The lesson that applies to everybody who uses Facebook, Twitter, Instagram, etc. is you will see more of what you react to and comment on, regardless of whether it’s real news, fake news, memes, updates and pictures from friends and loved ones, or whatever. If you wonder why all you see is negative news, consider what you are reacting to in your news feed. If all you are getting is political memes, consider what you are sharing and commenting on in your timeline. Your shares, your comments, and your reactions are the only three things that drive what you are seeing on Facebook and Twitter.
The mathematical computer code, or algorithm, itself is kept secret, but Facebook (who also owns Instagram), Twitter, and YouTube have been very open about their goals and how the algorithms work. Here’s Facebook’s quick video from August 2018 about how the algorithm is created. Facebook also has a little help icon next to the notification bell. If you click there and type “algorithm,” or any other topic you question, it will give you more info than you can read.
I knew this, but until the past few months, I had no idea the dramatic impact that the algorithm has on my life and writerly pursuits. As I was sharing my findings among friends and family, I learned that most people don’t realize how social media works, nor how to research items before sharing. This is now becoming my focus, as many other writers, entrepreneurs, and…basically anyone who uses social media needs to learn the basics of these very simple to use but complex platforms. My academic research revolved around communication, OK primarily Victorian era, but the fact is that all communication serves the same four purposes–to question, to inform, to understand, or to persuade. Communication hasn’t changed, but the speed and means have.
While working with the Kickstarter campaign regarding the service dog book, I created a YouTube channel. Did you know that Google is the world’s largest search engine, YouTube is the second largest search engine, and that YouTube is owned by Google? As I’m thinking about my social media strategy as a writer, I think the future will see me alternating between YouTube and blogging.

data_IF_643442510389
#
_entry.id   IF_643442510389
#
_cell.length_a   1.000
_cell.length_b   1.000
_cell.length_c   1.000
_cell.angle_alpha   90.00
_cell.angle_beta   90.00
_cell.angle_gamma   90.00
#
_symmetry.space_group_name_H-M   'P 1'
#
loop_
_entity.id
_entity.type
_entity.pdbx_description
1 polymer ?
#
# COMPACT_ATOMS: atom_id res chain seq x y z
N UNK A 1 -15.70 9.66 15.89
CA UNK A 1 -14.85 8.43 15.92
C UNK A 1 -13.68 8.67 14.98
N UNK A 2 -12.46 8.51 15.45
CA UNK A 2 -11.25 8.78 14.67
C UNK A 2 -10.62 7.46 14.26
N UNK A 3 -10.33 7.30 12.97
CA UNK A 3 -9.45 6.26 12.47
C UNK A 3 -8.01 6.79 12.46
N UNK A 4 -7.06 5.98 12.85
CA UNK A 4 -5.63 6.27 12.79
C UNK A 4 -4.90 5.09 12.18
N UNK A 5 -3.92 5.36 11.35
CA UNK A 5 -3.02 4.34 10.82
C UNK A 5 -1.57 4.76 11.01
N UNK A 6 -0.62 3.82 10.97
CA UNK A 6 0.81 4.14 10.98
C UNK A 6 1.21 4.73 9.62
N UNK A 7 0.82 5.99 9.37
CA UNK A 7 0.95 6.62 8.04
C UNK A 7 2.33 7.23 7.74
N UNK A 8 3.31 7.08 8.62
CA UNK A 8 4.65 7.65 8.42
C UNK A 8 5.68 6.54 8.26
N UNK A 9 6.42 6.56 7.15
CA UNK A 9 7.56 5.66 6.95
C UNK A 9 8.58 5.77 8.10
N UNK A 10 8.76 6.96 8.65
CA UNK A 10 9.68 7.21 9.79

Over the last five years, my interest and skill has developed and grown in the area of social media and platform building for writers. Almost thirty years ago I started my career in marketing and advertising, where I also taught productivity techniques. I then moved on to academia, teaching English literature, composition, and rhetoric. In the last few years I’ve created and managed social media for three different nonprofits. When asked to do presentations for companies and writing groups, the most popular topics are those revolving around social media and productivity. It seems I have come full circle now.
“If you’re not changing you’re dying….” I’ll be changing in the last quarter of 2018 from major metropolitan city to small town living, from local face to face presentations and instruction to more long distance and virtual coaching. Although I still intend to advocate for those who can’t speak for themselves and to share my writerly journey, I intend to focus more on teaching writers and entrepreneurs how to be productive and intentional in their use of technology and social media.
Heraclitus, a Greek philosopher, has been quoted as saying,
“Change is the only constant in life.“
How are you changing? And more specifically, how is your use of technology changing the way you communicate?